U.S.-China Clean Energy Initiative I

November 2003, Jackson, Wyoming

 

"I want to thank the Jackson Hole Center for Global Affairs for creating this watering hole for these two countries to come together. I want to remind us all that we want to build a legacy of natural resources and a more sustainable climate for our future." 
-John Turner, former Assistant Secretary of State for Oceans, Environment and International Scientific Cooperation

 

"The environment here in Jackson Hole is very beautiful.  Many people have worked hard to maintain this natural condition.  People all over the world, including China, want to live in a beautiful environment.  We all need to work together to achieve this common goal."

-Shi Dinghuan, Counsellor, State Council, People's Republic of China

In November 2003, the Jackson Hole Center for Global Affairs launched an ongoing effort to bring the United States and China together via market-driven, clean energy solutions cooperation - work that has not ceased since.  Organized in partnership with the U.S. State Department and the first official activity as part of JHCGA’s U.S.-China Clean Energy Initiative, It was co-chaired by Hon. John F. Turner, Assistant Secretary of State for Oceans and International Environmental and Scientific Affairs, and Mr. Shi Dinghuan, Secretary-General of the PRC’s Ministry of Science and Technology (MOST). As a native of Jackson Hole, Mr. Turner welcomed Mr. Shi and the other members of the PRC delegation to his home town.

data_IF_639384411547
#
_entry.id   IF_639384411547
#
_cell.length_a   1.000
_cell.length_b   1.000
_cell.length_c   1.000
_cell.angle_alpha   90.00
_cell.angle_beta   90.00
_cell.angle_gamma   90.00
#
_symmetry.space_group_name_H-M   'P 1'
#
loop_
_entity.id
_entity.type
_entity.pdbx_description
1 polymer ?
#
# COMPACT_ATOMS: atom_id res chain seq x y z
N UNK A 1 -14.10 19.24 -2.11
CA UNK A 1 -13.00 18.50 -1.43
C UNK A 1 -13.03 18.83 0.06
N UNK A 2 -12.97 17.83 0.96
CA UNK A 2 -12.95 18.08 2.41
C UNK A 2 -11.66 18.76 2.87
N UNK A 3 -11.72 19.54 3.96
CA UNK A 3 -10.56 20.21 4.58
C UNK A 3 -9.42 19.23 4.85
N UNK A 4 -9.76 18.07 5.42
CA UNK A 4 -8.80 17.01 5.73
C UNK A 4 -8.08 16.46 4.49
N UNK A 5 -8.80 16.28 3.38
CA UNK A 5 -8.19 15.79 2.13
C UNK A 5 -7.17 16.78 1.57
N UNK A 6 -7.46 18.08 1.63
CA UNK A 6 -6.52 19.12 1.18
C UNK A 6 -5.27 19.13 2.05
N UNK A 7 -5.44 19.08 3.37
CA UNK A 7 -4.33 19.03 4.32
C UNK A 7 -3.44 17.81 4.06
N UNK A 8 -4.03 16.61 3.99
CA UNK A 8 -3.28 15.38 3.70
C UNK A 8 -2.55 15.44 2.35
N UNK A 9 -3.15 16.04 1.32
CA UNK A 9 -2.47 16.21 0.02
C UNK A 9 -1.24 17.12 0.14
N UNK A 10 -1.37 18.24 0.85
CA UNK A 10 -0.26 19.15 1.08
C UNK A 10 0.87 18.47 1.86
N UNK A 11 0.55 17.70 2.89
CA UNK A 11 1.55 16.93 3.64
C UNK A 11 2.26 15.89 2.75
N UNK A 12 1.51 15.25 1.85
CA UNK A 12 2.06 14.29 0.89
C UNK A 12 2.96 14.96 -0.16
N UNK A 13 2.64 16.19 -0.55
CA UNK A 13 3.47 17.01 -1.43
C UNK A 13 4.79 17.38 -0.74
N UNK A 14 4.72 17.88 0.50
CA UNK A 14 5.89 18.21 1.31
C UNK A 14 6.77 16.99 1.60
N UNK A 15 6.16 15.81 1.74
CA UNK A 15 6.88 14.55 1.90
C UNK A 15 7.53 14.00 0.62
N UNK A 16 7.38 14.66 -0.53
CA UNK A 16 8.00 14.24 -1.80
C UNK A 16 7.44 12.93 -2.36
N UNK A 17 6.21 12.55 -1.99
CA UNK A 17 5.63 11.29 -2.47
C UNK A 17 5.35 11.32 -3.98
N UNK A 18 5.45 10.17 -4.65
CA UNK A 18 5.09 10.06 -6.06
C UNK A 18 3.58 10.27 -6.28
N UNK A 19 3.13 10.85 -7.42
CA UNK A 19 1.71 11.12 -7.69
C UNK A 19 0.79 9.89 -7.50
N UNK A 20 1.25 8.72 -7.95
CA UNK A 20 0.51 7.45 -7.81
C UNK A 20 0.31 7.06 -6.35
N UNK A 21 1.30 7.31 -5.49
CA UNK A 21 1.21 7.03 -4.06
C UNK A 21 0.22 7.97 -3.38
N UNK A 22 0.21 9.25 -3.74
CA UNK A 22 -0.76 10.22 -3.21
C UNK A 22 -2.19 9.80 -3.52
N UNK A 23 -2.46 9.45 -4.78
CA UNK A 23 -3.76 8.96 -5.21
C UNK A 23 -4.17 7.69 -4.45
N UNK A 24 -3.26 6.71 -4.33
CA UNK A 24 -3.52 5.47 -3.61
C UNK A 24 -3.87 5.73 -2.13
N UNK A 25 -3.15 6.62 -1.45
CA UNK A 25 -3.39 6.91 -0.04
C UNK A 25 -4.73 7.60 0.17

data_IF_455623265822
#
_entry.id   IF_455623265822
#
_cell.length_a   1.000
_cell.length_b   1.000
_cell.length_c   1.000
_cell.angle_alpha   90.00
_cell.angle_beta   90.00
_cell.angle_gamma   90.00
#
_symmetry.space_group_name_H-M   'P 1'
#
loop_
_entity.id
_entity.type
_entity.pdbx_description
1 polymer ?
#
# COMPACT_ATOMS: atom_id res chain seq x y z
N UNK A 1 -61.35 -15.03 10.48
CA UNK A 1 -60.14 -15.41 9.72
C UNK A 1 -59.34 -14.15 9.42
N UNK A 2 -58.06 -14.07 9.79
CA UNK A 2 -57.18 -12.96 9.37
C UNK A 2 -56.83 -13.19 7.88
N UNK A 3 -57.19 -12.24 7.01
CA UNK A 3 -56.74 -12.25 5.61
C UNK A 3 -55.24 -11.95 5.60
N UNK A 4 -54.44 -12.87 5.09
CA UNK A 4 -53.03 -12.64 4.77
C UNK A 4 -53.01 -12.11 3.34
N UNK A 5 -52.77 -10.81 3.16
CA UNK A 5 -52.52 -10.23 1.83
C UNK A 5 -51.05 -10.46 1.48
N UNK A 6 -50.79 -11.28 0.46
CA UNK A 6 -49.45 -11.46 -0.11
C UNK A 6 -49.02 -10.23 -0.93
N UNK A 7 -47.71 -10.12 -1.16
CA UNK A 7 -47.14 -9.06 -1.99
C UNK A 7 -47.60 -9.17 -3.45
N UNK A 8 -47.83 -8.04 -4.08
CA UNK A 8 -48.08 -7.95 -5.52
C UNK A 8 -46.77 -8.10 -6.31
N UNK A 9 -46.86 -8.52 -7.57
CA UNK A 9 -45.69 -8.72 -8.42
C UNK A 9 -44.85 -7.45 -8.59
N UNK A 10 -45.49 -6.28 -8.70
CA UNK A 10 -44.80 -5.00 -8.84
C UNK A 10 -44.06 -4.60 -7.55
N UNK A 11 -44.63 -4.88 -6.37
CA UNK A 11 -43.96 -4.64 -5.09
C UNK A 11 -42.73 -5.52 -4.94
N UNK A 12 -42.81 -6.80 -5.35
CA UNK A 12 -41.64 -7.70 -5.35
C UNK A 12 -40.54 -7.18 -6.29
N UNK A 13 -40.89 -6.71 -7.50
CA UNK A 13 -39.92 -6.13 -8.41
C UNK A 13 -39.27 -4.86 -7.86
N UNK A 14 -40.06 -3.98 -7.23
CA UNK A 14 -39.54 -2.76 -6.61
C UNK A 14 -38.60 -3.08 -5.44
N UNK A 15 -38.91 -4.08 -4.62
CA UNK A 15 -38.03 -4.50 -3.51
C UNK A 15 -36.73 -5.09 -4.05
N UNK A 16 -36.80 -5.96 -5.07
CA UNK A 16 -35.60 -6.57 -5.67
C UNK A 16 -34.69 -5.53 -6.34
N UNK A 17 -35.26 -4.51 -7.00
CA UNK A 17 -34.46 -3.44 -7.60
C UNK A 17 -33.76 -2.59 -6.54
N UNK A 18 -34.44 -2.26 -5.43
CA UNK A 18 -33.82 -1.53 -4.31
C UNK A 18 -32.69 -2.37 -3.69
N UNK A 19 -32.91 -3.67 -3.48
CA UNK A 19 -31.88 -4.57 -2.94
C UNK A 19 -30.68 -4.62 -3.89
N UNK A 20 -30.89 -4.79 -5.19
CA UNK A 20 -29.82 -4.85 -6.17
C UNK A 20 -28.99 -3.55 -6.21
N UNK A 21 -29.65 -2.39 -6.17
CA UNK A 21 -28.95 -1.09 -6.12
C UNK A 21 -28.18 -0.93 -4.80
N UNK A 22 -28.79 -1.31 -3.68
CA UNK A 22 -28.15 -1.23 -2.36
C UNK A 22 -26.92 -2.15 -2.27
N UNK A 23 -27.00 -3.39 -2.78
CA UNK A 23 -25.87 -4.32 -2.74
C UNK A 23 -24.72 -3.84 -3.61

China’s challenges in developing and applying clean and efficient sources and uses of energy are also those of Wyoming and the United States.

A single province – Shanxi, with a population of 30 million – is responsible for 1/5 of the world’s total emissions of coalmine methane, a greenhouse gas with 27 times the heat-trapping capacity of carbon dioxide. Shanxi is not only China’s largest coal-producing province, but also the world’s leading exporter of coke, used in the making of steel. Locally and regionally, the environmental consequences of these mining and manufacturing operations include severe acid rain depositions and the depletion and pollution of surface and ground water supplies.  Outcomes and next steps were chronicled in the final report.